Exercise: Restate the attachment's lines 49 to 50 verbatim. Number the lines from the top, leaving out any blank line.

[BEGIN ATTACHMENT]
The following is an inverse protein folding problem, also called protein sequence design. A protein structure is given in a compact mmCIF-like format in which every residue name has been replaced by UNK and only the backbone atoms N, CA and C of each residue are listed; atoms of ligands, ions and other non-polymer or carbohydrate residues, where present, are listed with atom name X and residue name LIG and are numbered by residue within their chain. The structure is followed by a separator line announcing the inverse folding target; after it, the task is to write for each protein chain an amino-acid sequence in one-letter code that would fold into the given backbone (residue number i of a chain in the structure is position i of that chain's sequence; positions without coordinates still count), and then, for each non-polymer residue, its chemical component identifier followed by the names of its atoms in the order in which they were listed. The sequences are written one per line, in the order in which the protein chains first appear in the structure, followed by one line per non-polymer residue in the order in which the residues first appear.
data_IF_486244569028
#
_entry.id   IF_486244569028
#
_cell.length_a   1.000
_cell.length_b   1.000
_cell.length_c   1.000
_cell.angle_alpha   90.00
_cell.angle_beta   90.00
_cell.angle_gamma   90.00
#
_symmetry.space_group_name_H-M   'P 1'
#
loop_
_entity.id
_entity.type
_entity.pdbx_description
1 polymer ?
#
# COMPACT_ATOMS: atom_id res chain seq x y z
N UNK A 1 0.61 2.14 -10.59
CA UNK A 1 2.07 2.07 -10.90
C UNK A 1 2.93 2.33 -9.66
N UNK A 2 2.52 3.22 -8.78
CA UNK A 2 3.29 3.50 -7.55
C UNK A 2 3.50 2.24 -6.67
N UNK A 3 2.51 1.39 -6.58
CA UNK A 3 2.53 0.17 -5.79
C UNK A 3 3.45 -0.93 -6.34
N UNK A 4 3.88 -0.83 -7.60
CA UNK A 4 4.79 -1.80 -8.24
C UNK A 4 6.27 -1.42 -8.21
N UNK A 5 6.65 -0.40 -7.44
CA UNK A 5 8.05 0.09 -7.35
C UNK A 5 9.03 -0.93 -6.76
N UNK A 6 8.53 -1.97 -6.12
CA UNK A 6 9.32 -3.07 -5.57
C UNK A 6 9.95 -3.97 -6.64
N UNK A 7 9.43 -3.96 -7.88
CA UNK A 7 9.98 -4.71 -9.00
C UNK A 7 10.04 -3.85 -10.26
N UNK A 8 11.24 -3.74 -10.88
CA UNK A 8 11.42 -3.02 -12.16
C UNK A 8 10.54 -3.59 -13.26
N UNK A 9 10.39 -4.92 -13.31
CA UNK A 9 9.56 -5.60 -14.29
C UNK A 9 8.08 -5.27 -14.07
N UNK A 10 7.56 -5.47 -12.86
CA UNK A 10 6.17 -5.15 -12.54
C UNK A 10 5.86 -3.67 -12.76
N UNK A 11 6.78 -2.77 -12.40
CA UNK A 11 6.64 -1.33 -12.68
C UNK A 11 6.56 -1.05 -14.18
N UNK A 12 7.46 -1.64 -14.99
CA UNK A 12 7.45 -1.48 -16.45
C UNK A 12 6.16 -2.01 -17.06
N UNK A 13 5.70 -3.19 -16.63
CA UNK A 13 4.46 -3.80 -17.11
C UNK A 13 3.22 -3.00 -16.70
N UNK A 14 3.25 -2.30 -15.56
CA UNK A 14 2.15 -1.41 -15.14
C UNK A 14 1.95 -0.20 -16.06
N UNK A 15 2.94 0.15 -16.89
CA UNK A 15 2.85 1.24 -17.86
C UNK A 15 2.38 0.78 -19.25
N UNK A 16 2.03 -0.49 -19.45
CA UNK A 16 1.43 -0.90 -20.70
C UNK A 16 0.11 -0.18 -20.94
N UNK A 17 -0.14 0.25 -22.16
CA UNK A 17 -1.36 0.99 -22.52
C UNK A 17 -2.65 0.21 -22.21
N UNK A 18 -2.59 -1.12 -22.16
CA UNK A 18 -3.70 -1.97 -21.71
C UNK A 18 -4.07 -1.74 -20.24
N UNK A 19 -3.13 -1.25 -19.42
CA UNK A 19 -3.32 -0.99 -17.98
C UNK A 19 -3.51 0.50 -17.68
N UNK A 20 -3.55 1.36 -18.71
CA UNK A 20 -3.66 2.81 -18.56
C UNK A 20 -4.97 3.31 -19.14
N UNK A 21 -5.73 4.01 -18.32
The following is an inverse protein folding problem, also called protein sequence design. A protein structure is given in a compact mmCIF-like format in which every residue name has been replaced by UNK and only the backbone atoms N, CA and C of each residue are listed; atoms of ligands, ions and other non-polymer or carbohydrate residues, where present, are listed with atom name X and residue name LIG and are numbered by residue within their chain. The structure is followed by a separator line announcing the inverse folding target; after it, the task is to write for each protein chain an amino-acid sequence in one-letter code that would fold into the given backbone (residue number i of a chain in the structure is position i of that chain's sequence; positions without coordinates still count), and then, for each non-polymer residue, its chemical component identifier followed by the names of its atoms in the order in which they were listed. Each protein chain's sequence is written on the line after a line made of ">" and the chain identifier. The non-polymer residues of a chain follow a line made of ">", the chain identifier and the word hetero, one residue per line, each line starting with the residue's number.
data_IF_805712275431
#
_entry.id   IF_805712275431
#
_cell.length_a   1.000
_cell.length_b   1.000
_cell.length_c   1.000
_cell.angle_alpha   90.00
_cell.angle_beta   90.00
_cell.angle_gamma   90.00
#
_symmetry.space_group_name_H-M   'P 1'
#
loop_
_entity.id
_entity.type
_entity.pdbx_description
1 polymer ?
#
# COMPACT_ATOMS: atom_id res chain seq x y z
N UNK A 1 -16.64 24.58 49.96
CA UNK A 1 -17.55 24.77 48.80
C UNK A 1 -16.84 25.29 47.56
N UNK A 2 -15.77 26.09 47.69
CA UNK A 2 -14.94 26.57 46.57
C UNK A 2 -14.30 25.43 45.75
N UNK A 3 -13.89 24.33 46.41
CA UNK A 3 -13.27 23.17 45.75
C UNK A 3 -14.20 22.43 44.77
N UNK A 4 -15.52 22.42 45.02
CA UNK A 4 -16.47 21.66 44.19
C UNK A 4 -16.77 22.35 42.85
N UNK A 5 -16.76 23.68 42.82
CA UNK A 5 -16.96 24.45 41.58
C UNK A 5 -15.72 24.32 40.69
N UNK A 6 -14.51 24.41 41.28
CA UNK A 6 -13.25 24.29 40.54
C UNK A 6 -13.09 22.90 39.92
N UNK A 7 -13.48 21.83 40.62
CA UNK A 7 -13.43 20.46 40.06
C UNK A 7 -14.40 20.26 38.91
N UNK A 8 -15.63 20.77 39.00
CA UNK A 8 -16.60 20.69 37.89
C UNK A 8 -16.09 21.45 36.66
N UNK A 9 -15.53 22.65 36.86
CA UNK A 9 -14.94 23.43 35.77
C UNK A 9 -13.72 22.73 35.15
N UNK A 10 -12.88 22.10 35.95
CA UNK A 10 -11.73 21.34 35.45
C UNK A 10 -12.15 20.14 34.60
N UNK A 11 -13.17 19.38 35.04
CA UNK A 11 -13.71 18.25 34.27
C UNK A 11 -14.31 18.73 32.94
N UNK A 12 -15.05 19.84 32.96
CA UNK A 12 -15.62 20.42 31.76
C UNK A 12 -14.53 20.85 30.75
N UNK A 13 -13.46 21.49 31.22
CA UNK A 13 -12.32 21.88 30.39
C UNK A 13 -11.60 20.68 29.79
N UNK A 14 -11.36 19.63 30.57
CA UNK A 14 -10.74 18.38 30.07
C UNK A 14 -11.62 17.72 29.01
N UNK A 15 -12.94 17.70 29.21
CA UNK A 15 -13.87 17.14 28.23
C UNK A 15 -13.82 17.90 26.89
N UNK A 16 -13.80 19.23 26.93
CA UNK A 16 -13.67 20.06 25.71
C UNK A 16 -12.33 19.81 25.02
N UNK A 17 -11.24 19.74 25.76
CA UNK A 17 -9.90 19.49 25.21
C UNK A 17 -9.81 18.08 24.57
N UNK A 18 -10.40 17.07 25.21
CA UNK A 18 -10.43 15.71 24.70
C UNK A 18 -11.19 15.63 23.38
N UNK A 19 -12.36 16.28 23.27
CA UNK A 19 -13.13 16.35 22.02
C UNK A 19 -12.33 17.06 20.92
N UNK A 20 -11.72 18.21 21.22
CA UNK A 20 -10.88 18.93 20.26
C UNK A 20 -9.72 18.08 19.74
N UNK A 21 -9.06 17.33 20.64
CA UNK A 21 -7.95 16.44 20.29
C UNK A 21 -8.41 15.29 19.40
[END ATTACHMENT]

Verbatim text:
N UNK A 10 7.56 -5.47 -12.86
CA UNK A 10 6.17 -5.15 -12.54